As we got up around the Staples Center at mile-19, though, the crowds were REALLY thick. They had pushed up from the side of the road to the center island, so there wasn't much room for the runners to pass through. Complicating things further was the fact that there were a TON of people walking by this point. Thus, I was focusing so hard on trying to weave in and out of people within the small area we had to run, and on trying to find my family in the huge crowd of people lining the road, that I was probably using way more energy than I should have been. I didn't see them, but I heard my father's voice yell out, "Go Bailey!!" right as I passed them. I immediately stopped and doubled back, making sure not to crash into anyone. When I got back to them, everyone was there . . . Mallory, Demetri, Iris, Wilson, my Mom, my Dad. It was so overwhelming, and I was in such bad shape, that I just doubled over and began bawling. I tried to explain to my family and Wilson about the heat exhaustion, but I could hardly even speak at that point. Poor Demetri seemed so uncomfortable. He backed way up to try and give my family better access to me. And little Iris looked so confused! There was a moment of excitement/confusion as she saw me come running up out of the huge crowd, but then she looked absolutely terrified about the fact that her aunty B-B was bawling and doubled over in pain/exhaustion. As I'd made it to mile-19, there was no doubt in my mind that I'd finish, even if I had to walk the rest, but it was hard to leave my family and move onward. In addition, it was such a tease, knowing the downtown finish line was so close (it was within about a mile of mile-19--but we still had to go out over the L.A. River and back--ugh)! Luckily, Wilson (God bless him!) had changed into running clothes and dumped his backpack back at the hotel on his way to mile-19. When he asked me if I wanted him to run/walk with me for a while, I could not have been happier! We walked for a bit, and then ran for a bit. I tried really hard to remain positive, but my legs and hips were hurting pretty badly by this point, and I had started to get this awful pain in my middle back--it felt like someone was literally reaching into my back and crushing my vertebrae in their hands. It was awesome, to say the least! Around mile 20-21, this dude came out of nowhere, and just had the most incredible energy I've ever seen! There were people with hula-hoops on the side of the road, and damned if he didn't grab a hoop from them and start hula-hooping! He was having such a good time . . . I seriously just wanted to punch him! I was just like, "Why the hell are you so damn happy, buddy?!" Also around this point, Wilson questioned me about when the last time was that I'd taken a gel. When I responded that I hadn't taken one since mile-15, he suggested I try taking one for a little energy boost. For some reason, though, I decided it would take far too much work to open up my dorky fanny pack belt (yes, I wore a fanny pack--I'm bringing sexy back, baby!), remove a gel, tear off the top and suck it down. I pretty much decided that I was just done with gels--and never did take another one! Wilson let it go and we continued on, running when I could run, walking when I couldn't. I think the most I could run at one time by that point was a mile or so. Wilson convinced me to try running from mile 21 to 22, where we'd hit a steep uphill as we crossed a bridge over the L.A. River. I made it, we slowed to a walk, and as I looked around at people around me on the bridge, I noticed that EVERYONE was walking (except for these 2 dumb people who were running intervals, and decided to try to start running right as we hit the bridge--needless to say, that didn't last long!). Thinking I wanted to finish as soon as possible, I decided that for the rest of the race, if I was walking, I'd be speed-walking. I started focusing on trying to pass other walking people during my walk-breaks. When we finally made it over the bridge, we entered into a really industrial area. There weren't a whole lot of fans, and there was very little shade in the area (there was very little shade at all on the course . . . but for some reason, I really noticed the sun at this point). I started checking myself out to see whether I was sun burnt, and much to my surprise, I didn't see much (if any) sunburn going on! I was, however, REALLY starting to notice some nasty inner thigh chafing. I had body glide on at the start, but as the race progressed on (and I continued to run through fire hose spray to stay cool--thank you, L.A.F.D.!!), the body glide washed off and I was left with some not so nice thigh chafing. Bummer. I first noticed it around mile-18, but by mile-23, it was . . . uh, really noticeable. Luckily, since I was in so much pain otherwise, it wasn't quite as noticeable as it normally would have been. How's that for looking on the bright side? At any rate, around mile-23, I started to see a lot of runners on the side of the road, trying to stretch cramps out. I thanked God I wasn't cramping. I was in pain, but I wasn't cramping, and for that I was seriously grateful. Wilson let me make the calls as to when we'd run/walk, and for the most part, I think I had a pretty good system going. About halfway through mile-23, it was time to cross back over the L.A. River and head for downtown. Although I'd run quite a bit between 22 and 23, I suddenly realized this second bridge wasn't nearly as uphill as I'd expected it to be. In fact, it was pretty much flat. I also noticed there was an AWESOME breeze sweeping over the bridge. Thus, despite plans to walk the bridge, I told Wilson, "I want to run now." And with that, we took off. That bridge was honestly one of my favorite parts of the entire marathon. The breeze was such a welcome change from constant heat, and it felt SO great to be passing people again (for some reason, most people chose to walk this oh-so-magical bridge). Best of all, you couldn't beat the fact that downtown was back in sight! That was DEFINITELY a plus. So Wilson and I continued on, running some, walking some. I made the decision that I REALLY wanted to run the last 1.2 miles. Thus, I walked a decent part of mile-24, but once we hit mile-25, I took off, determined not to stop until I crossed the finish line. I made it probably 3/4 of a mile before I let myself slow to a walk again. I was just in so much pain, I felt like I wasn't getting anywhere, and I couldn't even SEE the finish line yet. In response, Wilson tried his hardest to encourage me to start running again. He kept on repeating, "You're almost there! You just have to make it to that white building, then you'll turn right at the Mile-26 sign, and you'll see the finish line! You can do it!" I think I asked him like five times, "Wait, which f***ing white building are you even talking about?" (haha, poor Wilson!) So finally, after maybe 20-30 seconds of walking, Wilson successfully talked me into running again. Once I got going, he asked if I was okay to finish on my own, and I confirmed that I was. He then ducked out just before the last turn onto Flower St. Although I was seriously tired, I just kept telling myself that the faster I ran, the sooner it'd be over. Finally, I made it to the "white building" (and the 26-mile marker). We turned right onto Flower St., and FINALLY, I could see the finish line with just .2 to go. Ha, once I saw that finish line, it was like somebody lit my ass on fire. I was SO excited for the race to be over with, I set off in an all-out sprint. I looked down at my Garmin at one point, and it was reading around a 7:35 pace--ha. My dead legs were flying! I must have passed 40-50 people in the last several hundred yards . . . it was ridiculous! The night before, I had thought a lot about what I wanted to do as I crossed the finish line . . . but now that the moment had arrived, I didn't even care anymore! I just put my head down and sprinted until I was across that finish line! Official finish time? 5:26:49.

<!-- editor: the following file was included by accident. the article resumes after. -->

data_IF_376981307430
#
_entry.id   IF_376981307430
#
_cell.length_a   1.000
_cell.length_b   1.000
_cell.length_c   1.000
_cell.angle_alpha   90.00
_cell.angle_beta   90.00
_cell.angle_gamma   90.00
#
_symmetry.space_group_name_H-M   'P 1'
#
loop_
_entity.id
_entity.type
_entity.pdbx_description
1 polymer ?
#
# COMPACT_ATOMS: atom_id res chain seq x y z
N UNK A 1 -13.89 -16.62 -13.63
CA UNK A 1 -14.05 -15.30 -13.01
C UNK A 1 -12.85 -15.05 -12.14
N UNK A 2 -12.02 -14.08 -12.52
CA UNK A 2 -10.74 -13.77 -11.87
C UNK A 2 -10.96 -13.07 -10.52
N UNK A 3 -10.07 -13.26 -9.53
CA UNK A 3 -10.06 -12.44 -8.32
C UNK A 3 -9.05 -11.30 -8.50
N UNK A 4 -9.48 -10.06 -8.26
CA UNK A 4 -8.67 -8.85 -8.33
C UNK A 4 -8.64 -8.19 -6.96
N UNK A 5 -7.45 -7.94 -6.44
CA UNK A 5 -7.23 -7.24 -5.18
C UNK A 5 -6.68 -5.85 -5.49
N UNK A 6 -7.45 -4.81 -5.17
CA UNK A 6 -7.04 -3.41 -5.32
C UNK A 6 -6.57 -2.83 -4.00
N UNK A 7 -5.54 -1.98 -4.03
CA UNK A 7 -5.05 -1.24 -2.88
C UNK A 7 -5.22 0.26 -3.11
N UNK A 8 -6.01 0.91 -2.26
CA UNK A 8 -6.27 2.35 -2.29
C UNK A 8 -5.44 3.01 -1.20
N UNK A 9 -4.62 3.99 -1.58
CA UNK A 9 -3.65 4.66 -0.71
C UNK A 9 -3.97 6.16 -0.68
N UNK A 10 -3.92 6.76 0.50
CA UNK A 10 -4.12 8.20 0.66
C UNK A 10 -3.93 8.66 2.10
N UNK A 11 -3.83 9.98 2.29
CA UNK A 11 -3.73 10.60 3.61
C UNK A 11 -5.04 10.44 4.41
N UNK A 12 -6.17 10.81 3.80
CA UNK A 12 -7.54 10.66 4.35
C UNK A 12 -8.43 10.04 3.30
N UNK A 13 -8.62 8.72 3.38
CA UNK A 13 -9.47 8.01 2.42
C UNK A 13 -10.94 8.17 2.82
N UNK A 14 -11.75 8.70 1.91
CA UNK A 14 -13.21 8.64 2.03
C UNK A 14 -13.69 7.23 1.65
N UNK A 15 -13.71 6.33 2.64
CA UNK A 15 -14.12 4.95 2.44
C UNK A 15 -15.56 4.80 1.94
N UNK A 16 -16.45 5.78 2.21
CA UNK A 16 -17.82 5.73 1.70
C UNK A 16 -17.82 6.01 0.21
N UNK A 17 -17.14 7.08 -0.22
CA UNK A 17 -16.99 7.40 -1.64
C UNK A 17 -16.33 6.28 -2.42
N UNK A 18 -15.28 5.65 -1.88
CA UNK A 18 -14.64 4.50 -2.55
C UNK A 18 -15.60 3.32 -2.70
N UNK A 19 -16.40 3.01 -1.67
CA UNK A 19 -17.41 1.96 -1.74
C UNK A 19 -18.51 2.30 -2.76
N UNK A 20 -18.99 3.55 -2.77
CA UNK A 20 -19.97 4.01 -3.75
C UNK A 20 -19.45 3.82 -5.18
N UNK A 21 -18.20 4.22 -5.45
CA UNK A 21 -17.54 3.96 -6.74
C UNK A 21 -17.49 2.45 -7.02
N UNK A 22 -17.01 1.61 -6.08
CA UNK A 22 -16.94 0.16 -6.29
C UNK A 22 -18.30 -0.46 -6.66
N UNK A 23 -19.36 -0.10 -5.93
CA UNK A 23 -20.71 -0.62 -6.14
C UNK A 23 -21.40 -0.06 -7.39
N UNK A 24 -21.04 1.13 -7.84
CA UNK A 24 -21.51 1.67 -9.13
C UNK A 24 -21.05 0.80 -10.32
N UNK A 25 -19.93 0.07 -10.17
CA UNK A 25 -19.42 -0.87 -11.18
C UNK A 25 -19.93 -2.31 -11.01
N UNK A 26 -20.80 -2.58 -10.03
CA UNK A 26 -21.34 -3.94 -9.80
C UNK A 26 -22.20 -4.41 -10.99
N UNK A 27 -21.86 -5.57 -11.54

Once I'd finished, I then followed the guy in front of me, in some kind of exhausted stupor. An adorable kid--probably only 8 years old or so--put my medal around my neck and said, "Great job!" Then I set off in search of some water. After what seemed like a lifetime, I finally found a volunteer with a case of water, and grabbed a bottle from him. I then grabbed a huge, ice cold cup of gatorade and chugged it. I blindly grabbed at various unknown food items as I passed them--a baggie of sliced apples, a few bags of animal crackers, a couple of boxes of raisins. Then, I attempted to make my way out of the finishers area. It was damn near impossible. After probably 20 minutes of wandering, I finally found a path through the spectators and just cut right out of the finisher area. I headed to the family meet up area, where Jonny, Brent and I had agreed to meet at letter "Q." I figured they'd probably headed back to the hotel, considering how fricking long I'd taken to finish, but I figured I'd check it out just in case. When I got to the area, I realized there was no letter "Q," just an area for letters "O-R." I headed up the street that was labeled as such. There were people EVERYWHERE. I walked all the way along the street (up a hill--totally awesome), until there were no more people. Then, just as I was about to turn back and try to figure out which direction the hotel was in (I seriously just had no clue at this point), I saw Mallory running at me. Ha, it actually startled me a bit! As it turned out, she, Iris and Demetri had randomly planted themselves at the very end of the "O-R" area (without knowing anything about the boys' and my plan)! Ha, it was so random that we just found each other in the crazy crowds! I gave Mallory and Demetri hugs (I'm sure they were super excited about this, as I was BEYOND disgusting), and then plopped down and pulled out the food. I was STARVING! Iris and I shared some apples and raisins--ha, we had a little picnic on the grass! So yeah, I pretty much sat there, and didn't move for quite some time. Eventually, my parents found us and congratulated me . . . then my mom set off to find Wilson (who had no room key, phone, etc., since he'd run with me--oops). Luckily, we'd made a backup plan to meet in the lobby of the hotel if we couldn't find each other in the family meet up area, so she was able to find him pretty easily. On her way into the hotel, she passed Jonny, and told him where we were . . . so before too long, along came Jonny, already showered! We exchanged stories, and decided that it was seriously the hardest effing marathon ever! While I'm sad to hear that Jonny suffered as much as I did, I have to say, it really made me feel a lot better! He and Brent both finished much later than they'd planned as well. It felt nice to know I wasn't alone in my misery! Ha, and speaking of Brent--apparently he just left pretty much immediately after he finished to drive to San Diego. He was going to go kayaking on Monday! I'd imagine he was probably on the road to San Diego before I even finished! Pretty impressive!